Babyboy  is giving me the opportunity to practice this lesson. It has been a hard month, not only because of sleep deprivation and learning the nuances of a new little person and stepping into caring for him regardless of what I think I need to be doing in the moment; but also because I am stepping into the practice of lessons learned and allowing the space for me to need, ask for, and receive help and remembering that even little bubbles of five to fifteen minutes for me can offer a world of renewal. Taking five minutes to make a phone call for a doctor appointment or to stare out the window daydreaming; or ten minutes to make a yummy refreshing summer drink;  or twenty minutes to make a replenishing and nourishing easy meal.

This in-my-face reminder of the need for self-care inspired me to create a two week program that will start at the end of July. Mid-Summer Glow is about the little things we can do to refresh, renew, and replenish. It is recognizing the importance of giving time to ourselves and knowing that by taking this time we are able to become and be the people we want to be and allowing our own inner glow to burst through.

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Lessons in the Almost

I have said many times and I am sure will say many more, that my daughter is one of my greatest teachers. My son is proving to be one of them too.

From my daughter I have learned perserverance, rule-breaking (again), unconditional love, that the “authorities” don’t always know what they are talking about, and that deeply feeling one’s emotions–all of them–is the way to find true connection: to one’s self, to those we love, to the world. She has also taught me about creativity and individuality and what it really means to be a rebel.  And her greatest lesson to me: You can never be fully prepared for what life has to offer.

She’s patiently taught me these lessons since she was in utero–when we were told at seven weeks pregnant she probably wouldn’t make it; when my water broke at 34 weeks and we hadn’t yet put together her changing table or even packed our hospital bags. She has been at least five steps ahead of me for the last seven plus years and by knowing her and mothering her I believe I have become a better person, coming closer and closer to the person I am meant to be, called to be.

I expected a similar pregnancy with our son: one filled with scares and unknowns. We (myself, husband and medical team) expected him to arrive early, like his big sister. I spent the first half of my pregnancy holding my breath, waiting for the other shoe to drop, waiting for the bad news and obstacles, and yet they didn’t come.

My son is teaching me patience and to truly embrace each new day as it comes without expecting the worst, allowing space for the best. He has taught me to love my body again, its working parts and non-working parts. And his greatest lesson so far: settling into the becoming, the inbetween, the almost.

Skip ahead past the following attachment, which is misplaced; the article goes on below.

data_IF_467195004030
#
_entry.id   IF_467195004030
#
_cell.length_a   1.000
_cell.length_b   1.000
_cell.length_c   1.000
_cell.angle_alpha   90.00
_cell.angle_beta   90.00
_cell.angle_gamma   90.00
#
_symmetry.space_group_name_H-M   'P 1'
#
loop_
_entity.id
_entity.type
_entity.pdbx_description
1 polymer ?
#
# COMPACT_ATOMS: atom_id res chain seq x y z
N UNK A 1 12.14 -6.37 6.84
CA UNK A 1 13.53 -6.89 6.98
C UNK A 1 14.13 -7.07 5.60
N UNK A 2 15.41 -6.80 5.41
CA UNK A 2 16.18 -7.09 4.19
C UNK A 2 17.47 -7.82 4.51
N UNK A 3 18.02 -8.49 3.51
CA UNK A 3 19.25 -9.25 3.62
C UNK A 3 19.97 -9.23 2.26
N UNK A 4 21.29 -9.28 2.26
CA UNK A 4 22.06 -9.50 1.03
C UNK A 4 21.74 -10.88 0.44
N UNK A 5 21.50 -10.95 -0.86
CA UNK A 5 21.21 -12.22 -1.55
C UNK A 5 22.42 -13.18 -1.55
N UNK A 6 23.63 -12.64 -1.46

I’ve been pregnant more than three weeks longer with him than I have ever been before. I’m learning the nuances of aches and pains and contractions. I’m learning to embrace the uncomfortable: not only literally being uncomfortable because I have a 20 pound bowling ball of fluids and new organs and baby where my stomach and intestines once sat or because my hips and pelvis are spreading in ways I can’t believe are actually natural. No, the real discomfort is in the not knowing, the inability to plan, the wanting him here already and having to release any sense of control I may think I have to make that happen now.

He’s forcing me to rest in this place of almost: Almost a mama of newborn; almost the mama of two; almost the mama of a son; almost a family of four; almost stepping into this next iteration of my, our, life. I don’t know when BabyBoy is going to decide to enter the world and so all plans we make now are consciously tentative, made with the caveat of “unless he decides to make his appearance before then.”

The reality is all our plans are tentative, whether we acknowledge that consciously or not. A million different things can happen to change our course, from the big and dramatic changes like the birth of a child or the death of a loved one, to the more minor, everyday things like coming down with a cold, or a car breaking down. Life happens, and we can plan all we like, and yet the reality is we don’t have control.

So we are all living in this space of almost in many ways, in this space of constantly becoming. We make our plans and have our dreams and go through our lives. And how we deal with the changes in course, I believe, speaks volumes of who we are, who we were and who we will become. Do we resist and fight and demand the illusion of control, or do we step into the moments, embracing the pains and pleasures as they come to us?

I say we all do a bit of both resisting and embracing. I know I do.

When I sense the resistance however, when I become aware that I am fighting something I have no power or control to change, I breathe. I step into my body-centered mindfulness practice. I become curious about why I am so resistant, what is the fear behind the fight, behind the temper-tantrum. (And it’s always a fear that lingers there, trying to keep me safe, trying to keep me from shining.) What am I ready to release, what is the lesson that is sitting here for me to see, to breathe into?

She was becoming herselfOver the last week or so I have had more than a few temper tantrums. I have told BabyBoy he won’t get any birthday parties if he doesn’t make his appearance soon. I have been snappy and mean to my daughter. I have been angry that we aren’t moved into the next step of our lives. We have been ready for weeks now, with hospital bags packed and in the trunk of the car; infant supplies all procured; feelings of readiness and anticipation over-analyzing every twinge from my uterus, every mood shift, every food craving. I have researched every possible way to naturally induce labor and tried many of them.